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String turning   You are logged in as Guest
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Posts: 551
Joined: May 14 2017

String turning 

Hope this link works....

New idea to me. Anyone tried?
  REPORT THIS POST AS INAPPROPRIATE |  Date Mar. 24 2020 14:25:12

Posts: 1469
Joined: Aug. 17 2012

RE: String turning (in reply to mrstwinkle

Makes sense on the D string, with the rest I wouldn't bother. However the nylon strings are getting more expensive each year it seems


  REPORT THIS POST AS INAPPROPRIATE |  Date Mar. 24 2020 15:02:26

Posts: 2089
Joined: Dec. 8 2005
From: Baltimore

RE: String turning (in reply to mrstwinkle

This is an old trick but frankly I think it’s a waste of time other than in a pinch. You might get a little more life out of the basses but find they might quickly go dead again. Personally I’d rather just put a new set on because I hate changing strings!
  REPORT THIS POST AS INAPPROPRIATE |  Date Mar. 24 2020 19:52:25
mark indigo


Posts: 3625
Joined: Dec. 5 2007

RE: String turning (in reply to mrstwinkle

yeah, used to do this all the time with the bass strings. I would wind them on to the machine heads really neatly so they didn't get any kinks in apart from right at the end where they went through the hole, so that when i turned them around there were no dodgy bits where my right hand played.

The patch of string over the first 5 frets would end up between the 12th fret and the soundhole, the fresh bit of string wound onto the machine head would be between the soundhole and the bridge, and the length of string between the soundhole and bridge that had been mauled by my right hand would end up wound onto the machines.

I would have the strings on for 2-3 weeks and then turn them around and get maybe another week out of them. Because I have been using different strings and a guitar with mechanical pegs for the last few years I don't bother any more.


  REPORT THIS POST AS INAPPROPRIATE |  Date Mar. 24 2020 19:55:02
Richard Jernigan

Posts: 3436
Joined: Jan. 20 2004
From: Austin, Texas USA

RE: String turning (in reply to mark indigo

When I was a starving grad student, whoever went to Mexico stocked up on Leonidas strings, the cheapest in the western hemisphere, and sold them at cost to whoever needed them when they got back. If your strings got old toward the end of the month before your teaching assistant paycheck showed up, you took ‘em off, soaked them in soapy water for an hour, clean water for another hour, and hung ‘em up to dry.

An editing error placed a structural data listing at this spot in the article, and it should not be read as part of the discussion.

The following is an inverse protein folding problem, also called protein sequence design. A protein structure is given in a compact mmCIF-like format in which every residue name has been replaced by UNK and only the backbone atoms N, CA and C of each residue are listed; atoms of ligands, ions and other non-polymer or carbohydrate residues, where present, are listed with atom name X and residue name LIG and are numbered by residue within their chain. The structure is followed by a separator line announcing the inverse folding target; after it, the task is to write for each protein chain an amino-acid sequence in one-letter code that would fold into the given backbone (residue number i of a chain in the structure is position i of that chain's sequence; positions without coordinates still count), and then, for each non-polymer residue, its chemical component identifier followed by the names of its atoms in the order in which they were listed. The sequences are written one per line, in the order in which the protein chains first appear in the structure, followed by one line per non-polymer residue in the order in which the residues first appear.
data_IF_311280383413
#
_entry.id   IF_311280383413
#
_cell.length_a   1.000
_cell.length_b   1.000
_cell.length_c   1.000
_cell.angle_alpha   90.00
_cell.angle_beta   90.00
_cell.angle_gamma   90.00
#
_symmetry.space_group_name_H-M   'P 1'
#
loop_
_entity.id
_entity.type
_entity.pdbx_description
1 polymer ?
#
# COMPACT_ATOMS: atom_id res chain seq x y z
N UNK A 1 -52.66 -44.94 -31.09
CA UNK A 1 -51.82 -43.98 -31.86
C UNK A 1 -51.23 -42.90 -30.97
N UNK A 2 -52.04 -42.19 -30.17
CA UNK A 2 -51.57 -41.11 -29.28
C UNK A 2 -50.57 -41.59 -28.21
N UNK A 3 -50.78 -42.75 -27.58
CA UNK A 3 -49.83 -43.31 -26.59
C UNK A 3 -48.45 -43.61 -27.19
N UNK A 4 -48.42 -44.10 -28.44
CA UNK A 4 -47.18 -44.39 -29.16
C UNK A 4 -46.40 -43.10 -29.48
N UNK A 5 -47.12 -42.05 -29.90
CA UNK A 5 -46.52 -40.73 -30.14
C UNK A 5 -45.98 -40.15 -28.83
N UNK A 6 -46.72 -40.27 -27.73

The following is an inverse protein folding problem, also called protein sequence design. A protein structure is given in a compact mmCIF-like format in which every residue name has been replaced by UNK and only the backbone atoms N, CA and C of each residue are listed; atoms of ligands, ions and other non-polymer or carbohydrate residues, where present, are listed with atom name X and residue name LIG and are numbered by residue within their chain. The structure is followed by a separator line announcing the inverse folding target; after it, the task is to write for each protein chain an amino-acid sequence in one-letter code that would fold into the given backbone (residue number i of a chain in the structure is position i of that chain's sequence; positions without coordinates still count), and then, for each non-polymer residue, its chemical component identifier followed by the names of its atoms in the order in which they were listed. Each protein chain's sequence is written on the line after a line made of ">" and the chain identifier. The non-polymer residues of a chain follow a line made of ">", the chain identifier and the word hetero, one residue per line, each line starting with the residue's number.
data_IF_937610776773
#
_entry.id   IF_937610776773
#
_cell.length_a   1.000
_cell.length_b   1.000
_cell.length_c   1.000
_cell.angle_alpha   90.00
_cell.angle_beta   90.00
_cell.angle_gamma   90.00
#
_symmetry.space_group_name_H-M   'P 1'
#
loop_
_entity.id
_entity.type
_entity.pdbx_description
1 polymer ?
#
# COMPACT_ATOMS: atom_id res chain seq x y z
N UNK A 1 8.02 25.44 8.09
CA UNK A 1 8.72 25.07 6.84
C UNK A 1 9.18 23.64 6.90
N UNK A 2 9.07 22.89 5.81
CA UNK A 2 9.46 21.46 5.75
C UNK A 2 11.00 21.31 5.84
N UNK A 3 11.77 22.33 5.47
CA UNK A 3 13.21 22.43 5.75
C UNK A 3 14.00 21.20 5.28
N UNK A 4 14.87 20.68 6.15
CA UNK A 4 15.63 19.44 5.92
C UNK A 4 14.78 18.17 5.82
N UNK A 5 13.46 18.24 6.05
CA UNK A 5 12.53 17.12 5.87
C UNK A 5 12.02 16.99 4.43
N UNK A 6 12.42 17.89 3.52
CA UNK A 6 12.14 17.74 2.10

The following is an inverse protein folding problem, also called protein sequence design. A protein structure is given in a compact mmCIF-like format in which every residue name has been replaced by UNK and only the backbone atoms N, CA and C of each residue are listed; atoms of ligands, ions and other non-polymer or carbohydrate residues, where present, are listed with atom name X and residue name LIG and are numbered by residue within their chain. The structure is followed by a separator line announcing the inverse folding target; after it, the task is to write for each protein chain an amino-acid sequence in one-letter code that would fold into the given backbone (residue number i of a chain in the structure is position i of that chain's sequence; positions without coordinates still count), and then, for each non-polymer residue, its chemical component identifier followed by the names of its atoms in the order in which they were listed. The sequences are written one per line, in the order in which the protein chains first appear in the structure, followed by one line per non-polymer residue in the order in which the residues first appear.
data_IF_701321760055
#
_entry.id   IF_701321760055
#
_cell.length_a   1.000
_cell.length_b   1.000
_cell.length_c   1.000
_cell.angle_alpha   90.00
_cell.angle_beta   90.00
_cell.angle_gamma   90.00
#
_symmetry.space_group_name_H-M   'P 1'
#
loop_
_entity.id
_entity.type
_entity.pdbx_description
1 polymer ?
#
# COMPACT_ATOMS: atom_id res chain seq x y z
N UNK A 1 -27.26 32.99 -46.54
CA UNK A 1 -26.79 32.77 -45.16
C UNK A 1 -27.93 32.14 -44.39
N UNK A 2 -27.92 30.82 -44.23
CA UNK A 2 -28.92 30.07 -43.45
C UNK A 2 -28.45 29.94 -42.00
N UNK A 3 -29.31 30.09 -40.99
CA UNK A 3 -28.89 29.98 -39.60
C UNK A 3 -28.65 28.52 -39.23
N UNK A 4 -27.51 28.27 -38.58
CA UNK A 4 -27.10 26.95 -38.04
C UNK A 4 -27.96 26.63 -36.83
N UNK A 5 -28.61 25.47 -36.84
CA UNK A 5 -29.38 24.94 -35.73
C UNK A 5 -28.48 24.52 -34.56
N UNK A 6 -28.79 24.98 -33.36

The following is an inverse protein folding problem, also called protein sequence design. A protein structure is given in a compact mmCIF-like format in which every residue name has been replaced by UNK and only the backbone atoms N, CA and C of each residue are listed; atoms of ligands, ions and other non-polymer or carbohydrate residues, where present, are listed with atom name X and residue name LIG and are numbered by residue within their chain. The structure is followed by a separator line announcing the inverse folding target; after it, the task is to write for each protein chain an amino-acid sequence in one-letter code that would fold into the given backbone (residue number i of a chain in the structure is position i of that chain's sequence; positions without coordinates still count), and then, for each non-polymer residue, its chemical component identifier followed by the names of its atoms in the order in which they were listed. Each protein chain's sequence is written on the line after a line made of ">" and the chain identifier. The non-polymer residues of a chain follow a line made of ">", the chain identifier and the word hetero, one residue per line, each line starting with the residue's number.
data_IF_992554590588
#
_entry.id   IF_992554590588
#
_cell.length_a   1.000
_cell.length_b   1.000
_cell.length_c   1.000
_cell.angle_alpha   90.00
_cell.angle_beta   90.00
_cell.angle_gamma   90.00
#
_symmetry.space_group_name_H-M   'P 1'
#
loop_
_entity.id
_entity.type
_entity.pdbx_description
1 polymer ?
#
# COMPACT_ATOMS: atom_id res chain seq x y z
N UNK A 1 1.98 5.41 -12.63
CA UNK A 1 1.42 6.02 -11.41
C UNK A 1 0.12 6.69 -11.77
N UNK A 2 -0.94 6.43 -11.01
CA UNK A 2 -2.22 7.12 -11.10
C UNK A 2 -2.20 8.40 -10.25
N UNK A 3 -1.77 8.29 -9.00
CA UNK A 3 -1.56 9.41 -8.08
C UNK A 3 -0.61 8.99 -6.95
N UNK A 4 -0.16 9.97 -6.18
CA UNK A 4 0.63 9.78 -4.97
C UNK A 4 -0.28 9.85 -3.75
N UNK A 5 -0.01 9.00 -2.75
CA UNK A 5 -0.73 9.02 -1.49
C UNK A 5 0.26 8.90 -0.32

When you put them back on the strings sounded about 3/4 new, but the fun lasted less than a week.

Lately I’ve been noticing Savarez Leonida (not Leonidas) at Strings by Mail. They’re $7.99 a set. Red cards are 11.99. I don’t remember any connection between Leonidas and Savarez back in the day.

Savarez red cards were only for the wealthy owners of Barberos. Those Barberos went for as much as six or seven hundred bucks in the 1950s. They were cheaper in Spain, but who could get to Spain with enough money to buy a guitar and get back home if you were a grad student?

Juan Pimentel in Mexico City was your man. You could ride the 2nd class train 890 miles from Nuevo Laredo to the Capital and back for $5.60 each way, buy your meals out the window off the train station platforms like the mamacitas with their families, and score a pro quality guitar off Pimentel for $300. Of course you had to go back 3 or 4 months later when the guitar was ready, but that was part of the fun.

  REPORT THIS POST AS INAPPROPRIATE |  Date Mar. 25 2020 6:03:49
mark indigo


Posts: 3625
Joined: Dec. 5 2007

RE: String turning (in reply to Richard Jernigan


Savarez red cards were only for the wealthy owners of Barberos.

one of my early teachers used to buy them in sheaves from the factory. The strings weren't coiled up in packets, they were in long straight bundles with paper wrapped round them, like really fat baguettes!


  REPORT THIS POST AS INAPPROPRIATE |  Date Mar. 25 2020 9:14:03
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